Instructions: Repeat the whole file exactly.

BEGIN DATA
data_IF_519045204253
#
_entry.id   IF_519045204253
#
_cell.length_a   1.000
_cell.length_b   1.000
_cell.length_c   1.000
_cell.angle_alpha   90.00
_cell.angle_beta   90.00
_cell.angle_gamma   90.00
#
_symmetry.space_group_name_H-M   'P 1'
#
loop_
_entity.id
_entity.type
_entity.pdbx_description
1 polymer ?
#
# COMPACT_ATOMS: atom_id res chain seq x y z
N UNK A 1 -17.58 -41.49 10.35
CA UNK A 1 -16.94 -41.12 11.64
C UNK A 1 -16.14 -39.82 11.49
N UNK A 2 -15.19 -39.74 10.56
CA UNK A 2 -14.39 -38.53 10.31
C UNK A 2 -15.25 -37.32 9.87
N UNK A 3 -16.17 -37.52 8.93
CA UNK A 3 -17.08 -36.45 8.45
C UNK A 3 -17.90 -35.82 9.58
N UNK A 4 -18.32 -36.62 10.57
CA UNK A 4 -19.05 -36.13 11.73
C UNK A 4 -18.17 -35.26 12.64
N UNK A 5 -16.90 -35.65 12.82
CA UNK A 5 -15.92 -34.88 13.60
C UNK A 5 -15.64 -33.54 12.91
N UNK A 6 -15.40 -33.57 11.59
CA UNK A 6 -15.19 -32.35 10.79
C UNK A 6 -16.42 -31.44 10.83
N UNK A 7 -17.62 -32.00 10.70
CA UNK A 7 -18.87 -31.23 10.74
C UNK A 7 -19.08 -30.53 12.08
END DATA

data_IF_519045204253
#
_entry.id   IF_519045204253
#
_cell.length_a   1.000
_cell.length_b   1.000
_cell.length_c   1.000
_cell.angle_alpha   90.00
_cell.angle_beta   90.00
_cell.angle_gamma   90.00
#
_symmetry.space_group_name_H-M   'P 1'
#
loop_
_entity.id
_entity.type
_entity.pdbx_description
1 polymer ?
#
# COMPACT_ATOMS: atom_id res chain seq x y z
N UNK A 1 -17.58 -41.49 10.35
CA UNK A 1 -16.94 -41.12 11.64
C UNK A 1 -16.14 -39.82 11.49
N UNK A 2 -15.19 -39.74 10.56
CA UNK A 2 -14.39 -38.53 10.31
C UNK A 2 -15.25 -37.32 9.87
N UNK A 3 -16.17 -37.52 8.93
CA UNK A 3 -17.08 -36.45 8.45
C UNK A 3 -17.90 -35.82 9.58
N UNK A 4 -18.32 -36.62 10.57
CA UNK A 4 -19.05 -36.13 11.73
C UNK A 4 -18.17 -35.26 12.64
N UNK A 5 -16.90 -35.65 12.82
CA UNK A 5 -15.92 -34.88 13.60
C UNK A 5 -15.64 -33.54 12.91
N UNK A 6 -15.40 -33.57 11.59
CA UNK A 6 -15.19 -32.35 10.79
C UNK A 6 -16.42 -31.44 10.83
N UNK A 7 -17.62 -32.00 10.70
CA UNK A 7 -18.87 -31.23 10.74
C UNK A 7 -19.08 -30.53 12.08